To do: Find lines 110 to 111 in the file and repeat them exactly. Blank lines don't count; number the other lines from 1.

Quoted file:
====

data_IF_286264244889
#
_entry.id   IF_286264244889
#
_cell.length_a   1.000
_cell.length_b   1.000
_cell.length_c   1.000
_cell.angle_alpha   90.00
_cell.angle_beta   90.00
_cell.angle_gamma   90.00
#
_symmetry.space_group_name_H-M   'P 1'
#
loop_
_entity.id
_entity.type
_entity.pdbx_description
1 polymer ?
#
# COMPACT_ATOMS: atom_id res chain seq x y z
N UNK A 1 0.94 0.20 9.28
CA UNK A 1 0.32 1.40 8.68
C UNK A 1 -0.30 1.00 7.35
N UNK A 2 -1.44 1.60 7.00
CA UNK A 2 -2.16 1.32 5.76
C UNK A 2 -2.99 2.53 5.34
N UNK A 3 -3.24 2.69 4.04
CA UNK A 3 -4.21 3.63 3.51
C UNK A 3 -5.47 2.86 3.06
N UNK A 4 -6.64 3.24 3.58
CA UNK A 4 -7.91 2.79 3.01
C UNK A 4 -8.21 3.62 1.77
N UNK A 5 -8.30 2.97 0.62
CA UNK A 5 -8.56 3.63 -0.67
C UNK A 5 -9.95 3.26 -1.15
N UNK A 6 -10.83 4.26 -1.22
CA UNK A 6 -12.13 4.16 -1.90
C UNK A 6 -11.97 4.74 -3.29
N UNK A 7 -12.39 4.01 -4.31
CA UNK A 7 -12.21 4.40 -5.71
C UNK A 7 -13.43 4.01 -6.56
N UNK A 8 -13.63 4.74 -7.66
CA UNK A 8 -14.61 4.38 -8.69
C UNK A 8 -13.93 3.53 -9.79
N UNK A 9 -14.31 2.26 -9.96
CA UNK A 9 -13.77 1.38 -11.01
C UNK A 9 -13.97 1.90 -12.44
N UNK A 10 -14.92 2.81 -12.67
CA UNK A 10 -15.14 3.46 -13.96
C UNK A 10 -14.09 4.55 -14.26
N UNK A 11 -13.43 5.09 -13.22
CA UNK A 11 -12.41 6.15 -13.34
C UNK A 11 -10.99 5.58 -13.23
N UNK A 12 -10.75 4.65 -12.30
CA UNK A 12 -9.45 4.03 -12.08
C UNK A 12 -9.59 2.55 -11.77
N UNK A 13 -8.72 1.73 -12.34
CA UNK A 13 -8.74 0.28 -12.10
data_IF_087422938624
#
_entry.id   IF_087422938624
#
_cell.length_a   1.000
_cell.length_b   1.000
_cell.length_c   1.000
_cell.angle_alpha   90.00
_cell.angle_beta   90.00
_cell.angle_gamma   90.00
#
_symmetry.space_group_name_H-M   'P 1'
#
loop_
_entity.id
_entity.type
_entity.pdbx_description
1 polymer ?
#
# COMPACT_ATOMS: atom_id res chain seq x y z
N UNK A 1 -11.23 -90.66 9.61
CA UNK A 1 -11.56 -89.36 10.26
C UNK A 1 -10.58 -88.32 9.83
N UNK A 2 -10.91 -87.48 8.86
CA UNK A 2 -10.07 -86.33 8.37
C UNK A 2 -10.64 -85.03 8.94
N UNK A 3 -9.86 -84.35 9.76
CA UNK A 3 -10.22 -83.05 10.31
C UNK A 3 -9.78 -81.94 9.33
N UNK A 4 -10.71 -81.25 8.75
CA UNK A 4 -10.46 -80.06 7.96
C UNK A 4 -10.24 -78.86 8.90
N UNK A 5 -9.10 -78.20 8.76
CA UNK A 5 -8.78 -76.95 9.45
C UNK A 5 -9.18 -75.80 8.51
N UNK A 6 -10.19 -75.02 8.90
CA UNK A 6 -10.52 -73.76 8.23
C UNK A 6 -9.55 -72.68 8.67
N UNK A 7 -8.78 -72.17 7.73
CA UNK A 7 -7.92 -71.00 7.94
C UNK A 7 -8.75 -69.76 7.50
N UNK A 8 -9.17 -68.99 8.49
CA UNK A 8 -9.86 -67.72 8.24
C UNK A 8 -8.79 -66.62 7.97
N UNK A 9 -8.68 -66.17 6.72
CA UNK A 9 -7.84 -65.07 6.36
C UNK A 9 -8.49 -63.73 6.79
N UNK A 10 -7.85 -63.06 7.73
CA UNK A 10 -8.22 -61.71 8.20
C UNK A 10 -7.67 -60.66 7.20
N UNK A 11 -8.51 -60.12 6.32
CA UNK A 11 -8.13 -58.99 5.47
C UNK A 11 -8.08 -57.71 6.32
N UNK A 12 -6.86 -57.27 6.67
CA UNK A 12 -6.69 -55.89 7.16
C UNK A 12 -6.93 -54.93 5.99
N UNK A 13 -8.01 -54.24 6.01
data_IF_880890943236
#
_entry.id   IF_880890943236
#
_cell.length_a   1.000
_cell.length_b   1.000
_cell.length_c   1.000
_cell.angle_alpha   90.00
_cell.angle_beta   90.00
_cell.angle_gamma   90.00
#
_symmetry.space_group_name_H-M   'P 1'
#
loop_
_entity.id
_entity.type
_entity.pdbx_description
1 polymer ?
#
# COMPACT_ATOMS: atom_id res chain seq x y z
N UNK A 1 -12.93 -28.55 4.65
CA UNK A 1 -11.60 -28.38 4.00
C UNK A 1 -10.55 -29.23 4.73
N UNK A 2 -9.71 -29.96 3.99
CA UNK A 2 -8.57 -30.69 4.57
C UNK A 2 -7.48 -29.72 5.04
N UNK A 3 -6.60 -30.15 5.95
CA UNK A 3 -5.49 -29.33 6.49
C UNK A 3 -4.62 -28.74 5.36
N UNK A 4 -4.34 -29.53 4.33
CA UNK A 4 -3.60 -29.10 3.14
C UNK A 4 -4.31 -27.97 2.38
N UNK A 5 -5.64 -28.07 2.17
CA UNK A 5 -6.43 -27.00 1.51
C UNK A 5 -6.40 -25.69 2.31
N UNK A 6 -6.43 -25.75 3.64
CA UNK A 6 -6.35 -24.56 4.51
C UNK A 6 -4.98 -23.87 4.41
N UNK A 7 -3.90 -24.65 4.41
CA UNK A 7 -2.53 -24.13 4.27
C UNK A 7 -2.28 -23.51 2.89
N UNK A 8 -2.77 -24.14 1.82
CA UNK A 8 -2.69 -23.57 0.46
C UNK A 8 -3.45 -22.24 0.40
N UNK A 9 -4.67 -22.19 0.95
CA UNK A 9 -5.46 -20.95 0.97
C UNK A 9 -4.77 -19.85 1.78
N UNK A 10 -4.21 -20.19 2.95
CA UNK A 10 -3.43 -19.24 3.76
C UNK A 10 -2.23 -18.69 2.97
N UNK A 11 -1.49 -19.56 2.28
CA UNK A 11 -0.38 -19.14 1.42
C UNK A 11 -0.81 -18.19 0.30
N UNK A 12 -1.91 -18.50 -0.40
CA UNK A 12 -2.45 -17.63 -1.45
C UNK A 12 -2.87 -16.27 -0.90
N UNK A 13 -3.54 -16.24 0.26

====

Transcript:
CA UNK A 11 -8.13 -58.99 5.47
C UNK A 11 -8.08 -57.71 6.32